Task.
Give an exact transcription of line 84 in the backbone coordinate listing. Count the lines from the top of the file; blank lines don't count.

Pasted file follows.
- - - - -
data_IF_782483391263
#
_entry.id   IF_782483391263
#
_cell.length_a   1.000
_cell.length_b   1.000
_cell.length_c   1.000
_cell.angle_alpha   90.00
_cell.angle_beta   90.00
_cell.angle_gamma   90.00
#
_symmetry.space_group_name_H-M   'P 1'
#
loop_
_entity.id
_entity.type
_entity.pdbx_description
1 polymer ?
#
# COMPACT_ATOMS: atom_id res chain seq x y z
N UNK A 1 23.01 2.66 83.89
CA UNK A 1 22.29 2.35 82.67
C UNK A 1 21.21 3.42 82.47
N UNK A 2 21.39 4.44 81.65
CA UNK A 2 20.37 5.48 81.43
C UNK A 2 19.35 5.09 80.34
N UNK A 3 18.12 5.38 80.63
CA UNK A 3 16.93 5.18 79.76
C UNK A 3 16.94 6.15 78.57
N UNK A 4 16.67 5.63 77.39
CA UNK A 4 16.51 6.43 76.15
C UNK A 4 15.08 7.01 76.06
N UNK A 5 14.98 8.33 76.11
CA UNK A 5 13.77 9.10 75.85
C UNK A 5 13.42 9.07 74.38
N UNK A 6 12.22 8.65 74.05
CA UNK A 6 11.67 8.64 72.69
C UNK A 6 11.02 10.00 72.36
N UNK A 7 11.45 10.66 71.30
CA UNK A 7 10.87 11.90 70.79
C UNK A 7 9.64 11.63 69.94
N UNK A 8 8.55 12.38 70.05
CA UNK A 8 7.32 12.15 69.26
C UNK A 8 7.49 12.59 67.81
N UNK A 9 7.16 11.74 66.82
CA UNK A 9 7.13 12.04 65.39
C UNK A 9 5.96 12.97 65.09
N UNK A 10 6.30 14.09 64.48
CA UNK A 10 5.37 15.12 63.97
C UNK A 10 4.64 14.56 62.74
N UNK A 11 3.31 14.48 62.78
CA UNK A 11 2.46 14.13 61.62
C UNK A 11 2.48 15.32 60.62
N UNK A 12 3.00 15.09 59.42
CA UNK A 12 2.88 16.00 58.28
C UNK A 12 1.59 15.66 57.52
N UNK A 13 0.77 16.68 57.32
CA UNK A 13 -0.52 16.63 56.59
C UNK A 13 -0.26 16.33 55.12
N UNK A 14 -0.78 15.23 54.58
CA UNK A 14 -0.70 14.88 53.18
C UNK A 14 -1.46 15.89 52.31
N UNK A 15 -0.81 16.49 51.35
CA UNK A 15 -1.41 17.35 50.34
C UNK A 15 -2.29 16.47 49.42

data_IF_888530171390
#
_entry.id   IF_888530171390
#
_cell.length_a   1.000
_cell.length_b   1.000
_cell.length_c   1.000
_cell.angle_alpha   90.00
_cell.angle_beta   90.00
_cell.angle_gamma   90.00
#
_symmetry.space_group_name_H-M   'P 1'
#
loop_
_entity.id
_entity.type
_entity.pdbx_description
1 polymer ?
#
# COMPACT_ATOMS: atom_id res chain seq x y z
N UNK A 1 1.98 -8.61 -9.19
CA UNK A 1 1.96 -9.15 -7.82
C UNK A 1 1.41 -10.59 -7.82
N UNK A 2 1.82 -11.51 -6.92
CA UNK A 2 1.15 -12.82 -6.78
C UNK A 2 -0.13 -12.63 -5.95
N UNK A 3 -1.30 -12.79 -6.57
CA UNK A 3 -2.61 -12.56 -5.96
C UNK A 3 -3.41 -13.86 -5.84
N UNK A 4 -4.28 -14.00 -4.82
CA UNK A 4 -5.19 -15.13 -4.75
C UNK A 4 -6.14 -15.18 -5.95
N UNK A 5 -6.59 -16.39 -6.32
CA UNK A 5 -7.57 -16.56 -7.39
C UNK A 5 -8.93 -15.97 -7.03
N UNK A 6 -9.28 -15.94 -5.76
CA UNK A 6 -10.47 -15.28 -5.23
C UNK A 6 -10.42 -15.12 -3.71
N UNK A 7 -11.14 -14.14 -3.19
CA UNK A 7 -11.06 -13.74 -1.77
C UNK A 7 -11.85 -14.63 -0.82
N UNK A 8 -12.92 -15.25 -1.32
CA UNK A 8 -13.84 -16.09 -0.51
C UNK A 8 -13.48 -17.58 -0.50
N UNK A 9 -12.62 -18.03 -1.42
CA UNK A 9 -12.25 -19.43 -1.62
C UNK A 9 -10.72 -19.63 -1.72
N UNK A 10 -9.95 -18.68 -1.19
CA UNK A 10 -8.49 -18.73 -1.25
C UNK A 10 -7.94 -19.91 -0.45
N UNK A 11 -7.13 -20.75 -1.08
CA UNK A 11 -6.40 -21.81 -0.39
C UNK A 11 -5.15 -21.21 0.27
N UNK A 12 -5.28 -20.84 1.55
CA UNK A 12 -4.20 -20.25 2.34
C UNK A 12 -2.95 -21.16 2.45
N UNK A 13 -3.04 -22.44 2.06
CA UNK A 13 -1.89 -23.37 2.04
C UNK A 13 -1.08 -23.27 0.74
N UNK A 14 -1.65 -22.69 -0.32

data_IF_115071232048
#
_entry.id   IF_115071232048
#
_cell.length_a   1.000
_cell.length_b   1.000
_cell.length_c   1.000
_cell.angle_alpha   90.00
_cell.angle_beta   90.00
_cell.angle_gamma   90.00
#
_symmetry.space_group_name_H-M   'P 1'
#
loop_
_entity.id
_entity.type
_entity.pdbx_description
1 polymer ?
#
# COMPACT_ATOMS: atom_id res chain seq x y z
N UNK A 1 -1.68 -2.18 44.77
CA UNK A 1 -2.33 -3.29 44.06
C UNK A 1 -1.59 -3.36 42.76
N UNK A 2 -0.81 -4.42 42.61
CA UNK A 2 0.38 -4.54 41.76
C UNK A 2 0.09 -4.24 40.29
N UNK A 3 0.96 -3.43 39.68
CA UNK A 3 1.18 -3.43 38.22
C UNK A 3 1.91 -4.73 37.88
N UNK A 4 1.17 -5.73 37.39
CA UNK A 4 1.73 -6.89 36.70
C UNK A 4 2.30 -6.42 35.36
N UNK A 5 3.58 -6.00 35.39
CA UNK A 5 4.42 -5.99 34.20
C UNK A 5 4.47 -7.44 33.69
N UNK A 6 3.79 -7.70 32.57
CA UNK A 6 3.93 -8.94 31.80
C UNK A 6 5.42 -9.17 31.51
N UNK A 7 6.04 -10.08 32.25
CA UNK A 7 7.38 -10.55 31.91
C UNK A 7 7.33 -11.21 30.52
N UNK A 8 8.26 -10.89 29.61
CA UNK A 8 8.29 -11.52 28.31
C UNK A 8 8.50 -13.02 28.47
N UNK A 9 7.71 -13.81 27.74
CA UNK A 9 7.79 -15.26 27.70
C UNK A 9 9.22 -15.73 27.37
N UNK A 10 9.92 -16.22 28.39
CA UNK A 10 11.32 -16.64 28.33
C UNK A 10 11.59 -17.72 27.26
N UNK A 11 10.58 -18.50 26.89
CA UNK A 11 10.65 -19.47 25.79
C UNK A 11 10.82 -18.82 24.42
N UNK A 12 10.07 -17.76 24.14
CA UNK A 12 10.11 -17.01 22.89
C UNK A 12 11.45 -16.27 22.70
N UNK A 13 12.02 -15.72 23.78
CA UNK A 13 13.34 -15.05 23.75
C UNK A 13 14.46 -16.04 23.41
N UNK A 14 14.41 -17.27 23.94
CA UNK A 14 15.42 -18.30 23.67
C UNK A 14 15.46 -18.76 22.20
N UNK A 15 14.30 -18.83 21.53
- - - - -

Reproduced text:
#